Farewell, Drake

We had a notable passing last night: our ancient Muscovy drake finally succumbed to old age. “Drake” is of course the word for a male duck, and for lack of creativity we simply called him that as his proper name.

Drake was special because he was among the first birds we ever got. Muscovies are weird ducks; unlike pretty much every other breed, they are not descended from Mallards. They’re a South American tree bird, and can fly. They also tend to be good mothers, and are highly self-sufficient.

Soon after moving to Illinois, we got word from a friend that another farmer was looking to get rid of all her Muscovies. Being new to the whole farming thing, we were willing to try nearly anything. The idea was to experiment with a variety of livestock before settling on something. So, we gladly took the dozen or so Muscovies off this person’s hands. This must’ve been nearly ten years ago.

I liked the Muscovies, but was pretty much alone in that opinion. Mrs. Yeoman Farmer found their odd rituals and noises to be a little strange, and she especially disliked how ugly these birds could be. Especially the males. I agreed that they weren’t exactly beautiful, but sort of endearing in their own way. Still, I assured MYF that we’d focus on more conventional duck breeds going forward.

As the years passed, the Muscovies gradually died off one by one. They never did prove themselves to be very good mothers, and I don’t think we ever got more than a handful of ducklings to survive to adulthood. By the time we moved to Michigan four years ago, we were down to just a couple of Muscovies…including Drake. They stuck to themselves, and did not even interact with the other ducks.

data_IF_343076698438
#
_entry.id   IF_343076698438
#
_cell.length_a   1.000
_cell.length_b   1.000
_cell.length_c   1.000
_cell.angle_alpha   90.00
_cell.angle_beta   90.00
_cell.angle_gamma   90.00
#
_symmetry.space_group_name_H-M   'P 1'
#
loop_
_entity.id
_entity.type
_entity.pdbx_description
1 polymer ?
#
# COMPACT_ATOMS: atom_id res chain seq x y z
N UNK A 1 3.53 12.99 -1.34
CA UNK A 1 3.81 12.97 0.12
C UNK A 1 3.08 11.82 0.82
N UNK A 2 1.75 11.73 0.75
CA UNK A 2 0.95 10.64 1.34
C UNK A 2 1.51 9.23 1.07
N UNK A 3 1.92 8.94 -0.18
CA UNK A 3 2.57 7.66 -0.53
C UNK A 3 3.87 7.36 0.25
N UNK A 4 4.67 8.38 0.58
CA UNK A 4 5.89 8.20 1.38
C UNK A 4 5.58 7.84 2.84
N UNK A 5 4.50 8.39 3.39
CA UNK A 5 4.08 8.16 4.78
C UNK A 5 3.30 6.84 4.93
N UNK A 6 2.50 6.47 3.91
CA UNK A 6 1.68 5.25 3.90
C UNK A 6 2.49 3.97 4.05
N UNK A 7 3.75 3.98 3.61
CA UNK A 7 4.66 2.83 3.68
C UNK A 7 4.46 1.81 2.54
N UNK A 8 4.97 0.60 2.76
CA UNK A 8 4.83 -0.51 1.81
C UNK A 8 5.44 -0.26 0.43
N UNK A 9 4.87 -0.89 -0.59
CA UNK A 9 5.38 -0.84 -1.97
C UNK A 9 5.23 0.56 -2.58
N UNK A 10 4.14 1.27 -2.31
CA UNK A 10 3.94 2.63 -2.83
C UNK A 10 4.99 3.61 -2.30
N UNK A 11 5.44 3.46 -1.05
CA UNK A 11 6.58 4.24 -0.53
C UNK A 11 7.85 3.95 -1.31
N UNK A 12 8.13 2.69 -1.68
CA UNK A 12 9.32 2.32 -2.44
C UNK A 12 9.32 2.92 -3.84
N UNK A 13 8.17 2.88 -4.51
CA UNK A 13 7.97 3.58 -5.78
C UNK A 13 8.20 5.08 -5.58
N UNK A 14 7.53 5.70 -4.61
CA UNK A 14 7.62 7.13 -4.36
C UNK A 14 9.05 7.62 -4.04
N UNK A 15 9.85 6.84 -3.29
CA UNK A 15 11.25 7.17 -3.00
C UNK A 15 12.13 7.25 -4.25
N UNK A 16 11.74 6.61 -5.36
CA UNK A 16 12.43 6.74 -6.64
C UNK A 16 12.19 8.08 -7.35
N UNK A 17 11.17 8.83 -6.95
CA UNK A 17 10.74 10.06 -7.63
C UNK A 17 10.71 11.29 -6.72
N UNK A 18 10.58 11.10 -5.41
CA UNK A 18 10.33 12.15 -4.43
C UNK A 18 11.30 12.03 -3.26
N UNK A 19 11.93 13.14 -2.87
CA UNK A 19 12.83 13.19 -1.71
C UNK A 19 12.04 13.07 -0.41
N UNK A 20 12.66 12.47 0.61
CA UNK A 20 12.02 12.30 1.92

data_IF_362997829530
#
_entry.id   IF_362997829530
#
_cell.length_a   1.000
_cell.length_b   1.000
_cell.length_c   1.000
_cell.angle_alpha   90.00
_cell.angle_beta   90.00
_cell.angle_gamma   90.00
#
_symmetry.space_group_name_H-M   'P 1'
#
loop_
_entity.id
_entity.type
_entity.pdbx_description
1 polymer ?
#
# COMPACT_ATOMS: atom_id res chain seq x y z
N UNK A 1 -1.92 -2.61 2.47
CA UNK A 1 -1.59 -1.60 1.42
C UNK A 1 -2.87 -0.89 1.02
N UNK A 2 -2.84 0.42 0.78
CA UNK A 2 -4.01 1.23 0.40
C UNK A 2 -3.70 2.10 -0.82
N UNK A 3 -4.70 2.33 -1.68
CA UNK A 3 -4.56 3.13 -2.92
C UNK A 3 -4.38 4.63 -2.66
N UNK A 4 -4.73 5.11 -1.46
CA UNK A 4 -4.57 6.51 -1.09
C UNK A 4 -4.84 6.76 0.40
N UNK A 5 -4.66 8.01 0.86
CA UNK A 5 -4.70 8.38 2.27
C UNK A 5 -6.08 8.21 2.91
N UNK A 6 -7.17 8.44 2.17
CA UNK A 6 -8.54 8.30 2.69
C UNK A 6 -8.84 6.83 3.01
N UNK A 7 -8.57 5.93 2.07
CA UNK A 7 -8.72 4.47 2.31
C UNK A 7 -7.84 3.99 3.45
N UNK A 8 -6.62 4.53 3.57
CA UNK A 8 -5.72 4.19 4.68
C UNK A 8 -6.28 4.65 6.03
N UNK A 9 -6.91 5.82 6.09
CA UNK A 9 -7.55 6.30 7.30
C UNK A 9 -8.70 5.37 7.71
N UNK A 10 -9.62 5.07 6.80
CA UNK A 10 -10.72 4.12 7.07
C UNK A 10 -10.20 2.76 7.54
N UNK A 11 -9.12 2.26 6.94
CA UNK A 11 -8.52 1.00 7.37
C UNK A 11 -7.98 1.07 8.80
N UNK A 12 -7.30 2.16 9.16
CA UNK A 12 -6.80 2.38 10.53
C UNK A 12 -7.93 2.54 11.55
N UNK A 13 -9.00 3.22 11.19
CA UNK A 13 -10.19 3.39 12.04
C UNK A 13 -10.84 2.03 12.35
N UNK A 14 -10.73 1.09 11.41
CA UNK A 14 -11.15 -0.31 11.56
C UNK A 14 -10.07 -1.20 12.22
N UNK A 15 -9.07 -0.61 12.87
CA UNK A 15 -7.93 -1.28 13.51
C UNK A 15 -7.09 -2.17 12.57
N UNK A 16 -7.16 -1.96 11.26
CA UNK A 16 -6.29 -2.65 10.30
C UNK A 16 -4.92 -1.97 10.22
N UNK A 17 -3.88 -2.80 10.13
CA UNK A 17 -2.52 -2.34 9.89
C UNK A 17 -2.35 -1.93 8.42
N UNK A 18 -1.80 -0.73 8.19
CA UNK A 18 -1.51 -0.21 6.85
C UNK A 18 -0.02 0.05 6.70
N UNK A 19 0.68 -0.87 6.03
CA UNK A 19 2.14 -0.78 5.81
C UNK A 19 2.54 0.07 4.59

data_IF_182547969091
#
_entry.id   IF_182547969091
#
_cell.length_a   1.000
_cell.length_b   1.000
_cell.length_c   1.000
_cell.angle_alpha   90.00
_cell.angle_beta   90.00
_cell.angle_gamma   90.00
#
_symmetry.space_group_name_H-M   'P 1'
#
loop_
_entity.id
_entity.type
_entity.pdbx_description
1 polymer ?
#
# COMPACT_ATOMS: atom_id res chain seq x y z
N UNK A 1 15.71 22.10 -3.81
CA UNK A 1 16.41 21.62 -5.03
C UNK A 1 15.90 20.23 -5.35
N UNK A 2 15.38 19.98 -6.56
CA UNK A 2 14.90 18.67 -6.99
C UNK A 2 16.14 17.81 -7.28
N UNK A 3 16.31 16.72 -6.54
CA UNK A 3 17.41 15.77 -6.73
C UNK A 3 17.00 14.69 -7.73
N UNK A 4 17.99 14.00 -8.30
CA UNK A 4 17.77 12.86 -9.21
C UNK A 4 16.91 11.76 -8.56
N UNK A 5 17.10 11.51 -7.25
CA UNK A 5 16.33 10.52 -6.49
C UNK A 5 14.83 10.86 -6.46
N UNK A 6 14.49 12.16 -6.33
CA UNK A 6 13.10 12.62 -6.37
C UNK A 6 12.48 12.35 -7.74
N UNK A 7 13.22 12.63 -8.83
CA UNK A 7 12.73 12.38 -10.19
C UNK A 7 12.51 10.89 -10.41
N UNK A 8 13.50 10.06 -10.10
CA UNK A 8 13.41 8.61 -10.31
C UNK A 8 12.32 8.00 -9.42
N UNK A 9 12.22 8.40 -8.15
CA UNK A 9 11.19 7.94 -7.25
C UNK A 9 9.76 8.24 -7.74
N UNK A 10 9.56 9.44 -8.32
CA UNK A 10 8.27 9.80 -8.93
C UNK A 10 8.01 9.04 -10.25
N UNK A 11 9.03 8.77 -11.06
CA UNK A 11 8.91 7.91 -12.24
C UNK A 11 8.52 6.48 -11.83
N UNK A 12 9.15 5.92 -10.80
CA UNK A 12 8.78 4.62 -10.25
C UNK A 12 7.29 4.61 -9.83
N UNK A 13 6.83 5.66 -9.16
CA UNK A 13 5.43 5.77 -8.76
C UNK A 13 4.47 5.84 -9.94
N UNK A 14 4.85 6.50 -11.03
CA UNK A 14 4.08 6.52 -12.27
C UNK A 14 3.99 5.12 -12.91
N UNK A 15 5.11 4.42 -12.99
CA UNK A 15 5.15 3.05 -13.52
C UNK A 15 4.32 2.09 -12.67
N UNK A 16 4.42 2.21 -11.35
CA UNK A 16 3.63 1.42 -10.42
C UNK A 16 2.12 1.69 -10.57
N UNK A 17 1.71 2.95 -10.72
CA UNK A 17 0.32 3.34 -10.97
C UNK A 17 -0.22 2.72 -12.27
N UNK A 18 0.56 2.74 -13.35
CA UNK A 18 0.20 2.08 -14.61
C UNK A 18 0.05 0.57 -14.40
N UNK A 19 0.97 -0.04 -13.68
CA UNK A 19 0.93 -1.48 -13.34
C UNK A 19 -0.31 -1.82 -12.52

The last females died of something or other, and then it was just Drake. He seemed kind of lonely, being the only Muscovy, and still didn’t interact with any other birds. He simply kept to himself, minded his own business, and carried on.

I didn’t have the heart to butcher him. Not only would the meat have been terribly tough, but it just didn’t seem right. No, he wasn’t a pet. But he was a fixture. One of our first birds, and easily the oldest on the property. The grand old man. A survivor. One who’d made the big interstate trip in our Noah’s Ark On Wheels. One who, even in his old age, the other male birds stayed out of the way of and showed respect to. Who could butcher a creature like that?

In recent months, it was clear that Drake was slowing down. Then, last night, Big Little Brother came to my office and said he was worried, because Drake could hardly walk. I asked him to bring Drake inside, and I held the bird in my arms. He’d definitely lost weight. I set him down, and he indeed could barely walk.

I thanked BLB for being so attentive, then cuddled Drake a little and talked to him as I carried him back to the barn for what I knew might be the last time. I told him what a good Drake he’d been, and that we’d appreciated having him on our farm for so long.

When I opened the barn this morning, I immediately looked for Drake. There was no sign of him with the other birds, so I looked all over the barn as I did my chores. At last, I found the spot where he’d finally run out of gas — in the sheep area, not far from the door where he used to go out to play in the rain puddles.

No, I didn’t shed any tears. And we didn’t give him a special burial. But I did think about him a lot today, and I will miss him. It’s the odd creatures like Drake which make a small farm so much fun.

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